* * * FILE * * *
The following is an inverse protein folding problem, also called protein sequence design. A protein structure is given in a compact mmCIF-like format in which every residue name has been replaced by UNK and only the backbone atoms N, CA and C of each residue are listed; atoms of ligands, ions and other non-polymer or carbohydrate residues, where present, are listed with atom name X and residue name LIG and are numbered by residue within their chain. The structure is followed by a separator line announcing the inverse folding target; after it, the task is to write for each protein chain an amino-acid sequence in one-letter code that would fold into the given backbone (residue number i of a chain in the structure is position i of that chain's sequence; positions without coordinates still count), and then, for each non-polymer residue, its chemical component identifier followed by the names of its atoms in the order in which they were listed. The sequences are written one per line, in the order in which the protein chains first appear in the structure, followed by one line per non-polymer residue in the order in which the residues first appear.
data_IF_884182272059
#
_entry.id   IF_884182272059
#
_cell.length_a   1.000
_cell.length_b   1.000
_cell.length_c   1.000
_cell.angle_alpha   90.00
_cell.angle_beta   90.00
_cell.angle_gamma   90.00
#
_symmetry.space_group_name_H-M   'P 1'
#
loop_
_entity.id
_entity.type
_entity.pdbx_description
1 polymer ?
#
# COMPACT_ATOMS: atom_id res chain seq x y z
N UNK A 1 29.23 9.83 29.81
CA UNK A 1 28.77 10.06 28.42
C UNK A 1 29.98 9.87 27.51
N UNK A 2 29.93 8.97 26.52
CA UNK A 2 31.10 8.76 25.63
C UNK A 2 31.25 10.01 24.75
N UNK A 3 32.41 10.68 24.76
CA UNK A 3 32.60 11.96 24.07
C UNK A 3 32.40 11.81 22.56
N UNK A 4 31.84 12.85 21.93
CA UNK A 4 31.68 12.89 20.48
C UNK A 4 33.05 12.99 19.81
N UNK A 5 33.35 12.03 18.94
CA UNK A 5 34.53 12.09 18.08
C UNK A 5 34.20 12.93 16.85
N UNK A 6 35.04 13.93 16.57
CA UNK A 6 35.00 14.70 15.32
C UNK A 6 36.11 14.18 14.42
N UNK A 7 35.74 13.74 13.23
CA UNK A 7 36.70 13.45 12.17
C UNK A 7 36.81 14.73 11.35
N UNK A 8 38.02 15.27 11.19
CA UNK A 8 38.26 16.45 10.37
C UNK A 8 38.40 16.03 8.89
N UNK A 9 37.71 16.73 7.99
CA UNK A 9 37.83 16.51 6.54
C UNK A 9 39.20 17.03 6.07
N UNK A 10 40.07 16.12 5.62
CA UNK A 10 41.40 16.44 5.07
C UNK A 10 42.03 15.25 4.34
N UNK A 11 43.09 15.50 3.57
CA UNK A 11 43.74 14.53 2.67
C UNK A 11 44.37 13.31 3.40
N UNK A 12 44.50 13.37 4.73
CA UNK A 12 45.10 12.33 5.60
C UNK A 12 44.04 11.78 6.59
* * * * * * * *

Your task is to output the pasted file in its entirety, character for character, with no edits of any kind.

The following is an inverse protein folding problem, also called protein sequence design. A protein structure is given in a compact mmCIF-like format in which every residue name has been replaced by UNK and only the backbone atoms N, CA and C of each residue are listed; atoms of ligands, ions and other non-polymer or carbohydrate residues, where present, are listed with atom name X and residue name LIG and are numbered by residue within their chain. The structure is followed by a separator line announcing the inverse folding target; after it, the task is to write for each protein chain an amino-acid sequence in one-letter code that would fold into the given backbone (residue number i of a chain in the structure is position i of that chain's sequence; positions without coordinates still count), and then, for each non-polymer residue, its chemical component identifier followed by the names of its atoms in the order in which they were listed. The sequences are written one per line, in the order in which the protein chains first appear in the structure, followed by one line per non-polymer residue in the order in which the residues first appear.
data_IF_884182272059
#
_entry.id   IF_884182272059
#
_cell.length_a   1.000
_cell.length_b   1.000
_cell.length_c   1.000
_cell.angle_alpha   90.00
_cell.angle_beta   90.00
_cell.angle_gamma   90.00
#
_symmetry.space_group_name_H-M   'P 1'
#
loop_
_entity.id
_entity.type
_entity.pdbx_description
1 polymer ?
#
# COMPACT_ATOMS: atom_id res chain seq x y z
N UNK A 1 29.23 9.83 29.81
CA UNK A 1 28.77 10.06 28.42
C UNK A 1 29.98 9.87 27.51
N UNK A 2 29.93 8.97 26.52
CA UNK A 2 31.10 8.76 25.63
C UNK A 2 31.25 10.01 24.75
N UNK A 3 32.41 10.68 24.76
CA UNK A 3 32.60 11.96 24.07
C UNK A 3 32.40 11.81 22.56
N UNK A 4 31.84 12.85 21.93
CA UNK A 4 31.68 12.89 20.48
C UNK A 4 33.05 12.99 19.81
N UNK A 5 33.35 12.03 18.94
CA UNK A 5 34.53 12.09 18.08
C UNK A 5 34.20 12.93 16.85
N UNK A 6 35.04 13.93 16.57
CA UNK A 6 35.00 14.70 15.32
C UNK A 6 36.11 14.18 14.42
N UNK A 7 35.74 13.74 13.23
CA UNK A 7 36.70 13.45 12.17
C UNK A 7 36.81 14.73 11.35
N UNK A 8 38.02 15.27 11.19
CA UNK A 8 38.26 16.45 10.37
C UNK A 8 38.40 16.03 8.89
N UNK A 9 37.71 16.73 7.99
CA UNK A 9 37.83 16.51 6.54
C UNK A 9 39.20 17.03 6.07
N UNK A 10 40.07 16.12 5.62
CA UNK A 10 41.40 16.44 5.07
C UNK A 10 42.03 15.25 4.34
N UNK A 11 43.09 15.50 3.57
CA UNK A 11 43.74 14.53 2.67
C UNK A 11 44.37 13.31 3.40
N UNK A 12 44.50 13.37 4.73
CA UNK A 12 45.10 12.33 5.60
C UNK A 12 44.04 11.78 6.59